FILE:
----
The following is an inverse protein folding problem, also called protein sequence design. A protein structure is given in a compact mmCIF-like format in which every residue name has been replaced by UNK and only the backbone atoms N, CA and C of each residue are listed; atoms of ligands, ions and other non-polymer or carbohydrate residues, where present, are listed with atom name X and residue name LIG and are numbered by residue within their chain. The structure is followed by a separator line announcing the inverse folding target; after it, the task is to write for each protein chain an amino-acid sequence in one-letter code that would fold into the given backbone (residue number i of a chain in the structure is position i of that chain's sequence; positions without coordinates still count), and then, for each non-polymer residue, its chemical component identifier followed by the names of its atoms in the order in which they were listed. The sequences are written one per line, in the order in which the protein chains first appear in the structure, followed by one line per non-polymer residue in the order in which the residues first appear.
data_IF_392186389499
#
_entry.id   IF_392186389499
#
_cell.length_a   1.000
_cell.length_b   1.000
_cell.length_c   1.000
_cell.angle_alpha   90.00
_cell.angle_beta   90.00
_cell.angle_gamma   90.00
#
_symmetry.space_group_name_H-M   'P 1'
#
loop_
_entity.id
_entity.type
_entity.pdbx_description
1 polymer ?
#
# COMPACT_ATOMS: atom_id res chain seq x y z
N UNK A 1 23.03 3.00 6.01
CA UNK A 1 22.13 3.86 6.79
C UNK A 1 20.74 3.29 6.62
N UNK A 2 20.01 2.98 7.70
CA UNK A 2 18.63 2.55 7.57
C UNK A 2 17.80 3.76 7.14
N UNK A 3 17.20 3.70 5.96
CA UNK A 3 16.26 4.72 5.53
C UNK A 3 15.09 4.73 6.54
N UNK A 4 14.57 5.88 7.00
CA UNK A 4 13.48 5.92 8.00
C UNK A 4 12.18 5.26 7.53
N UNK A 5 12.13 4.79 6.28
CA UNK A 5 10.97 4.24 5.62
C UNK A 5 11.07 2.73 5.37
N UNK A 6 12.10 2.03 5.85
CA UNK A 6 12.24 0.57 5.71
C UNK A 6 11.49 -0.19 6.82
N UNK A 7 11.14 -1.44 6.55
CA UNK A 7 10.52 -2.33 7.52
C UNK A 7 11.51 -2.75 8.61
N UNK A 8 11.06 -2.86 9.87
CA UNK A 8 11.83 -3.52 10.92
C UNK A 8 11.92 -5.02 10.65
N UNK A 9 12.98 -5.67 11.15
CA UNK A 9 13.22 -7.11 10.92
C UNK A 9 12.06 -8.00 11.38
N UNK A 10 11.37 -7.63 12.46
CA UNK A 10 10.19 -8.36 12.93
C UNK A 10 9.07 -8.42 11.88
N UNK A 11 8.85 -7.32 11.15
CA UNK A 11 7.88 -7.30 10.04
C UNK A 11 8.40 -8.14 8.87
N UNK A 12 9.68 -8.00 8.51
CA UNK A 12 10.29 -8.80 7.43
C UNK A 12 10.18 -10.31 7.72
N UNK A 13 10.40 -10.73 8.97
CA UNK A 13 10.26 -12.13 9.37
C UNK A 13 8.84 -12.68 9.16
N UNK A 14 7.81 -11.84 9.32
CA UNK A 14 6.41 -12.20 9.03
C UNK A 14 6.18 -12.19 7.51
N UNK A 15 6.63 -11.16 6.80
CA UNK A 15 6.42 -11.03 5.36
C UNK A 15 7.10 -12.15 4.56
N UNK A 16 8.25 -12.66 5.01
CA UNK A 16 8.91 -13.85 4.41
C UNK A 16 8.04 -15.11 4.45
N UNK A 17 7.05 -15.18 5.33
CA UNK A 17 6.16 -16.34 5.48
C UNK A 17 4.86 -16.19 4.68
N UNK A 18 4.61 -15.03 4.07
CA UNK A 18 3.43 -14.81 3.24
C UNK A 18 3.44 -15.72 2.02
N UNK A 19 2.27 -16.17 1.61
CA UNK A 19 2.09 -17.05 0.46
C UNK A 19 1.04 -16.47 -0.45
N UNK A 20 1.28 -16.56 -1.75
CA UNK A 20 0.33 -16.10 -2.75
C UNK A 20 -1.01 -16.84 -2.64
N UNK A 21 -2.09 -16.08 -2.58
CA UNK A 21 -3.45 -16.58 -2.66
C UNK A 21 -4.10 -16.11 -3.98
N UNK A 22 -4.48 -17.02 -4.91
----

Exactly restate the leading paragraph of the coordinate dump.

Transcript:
The following is an inverse protein folding problem, also called protein sequence design. A protein structure is given in a compact mmCIF-like format in which every residue name has been replaced by UNK and only the backbone atoms N, CA and C of each residue are listed; atoms of ligands, ions and other non-polymer or carbohydrate residues, where present, are listed with atom name X and residue name LIG and are numbered by residue within their chain. The structure is followed by a separator line announcing the inverse folding target; after it, the task is to write for each protein chain an amino-acid sequence in one-letter code that would fold into the given backbone (residue number i of a chain in the structure is position i of that chain's sequence; positions without coordinates still count), and then, for each non-polymer residue, its chemical component identifier followed by the names of its atoms in the order in which they were listed. The sequences are written one per line, in the order in which the protein chains first appear in the structure, followed by one line per non-polymer residue in the order in which the residues first appear.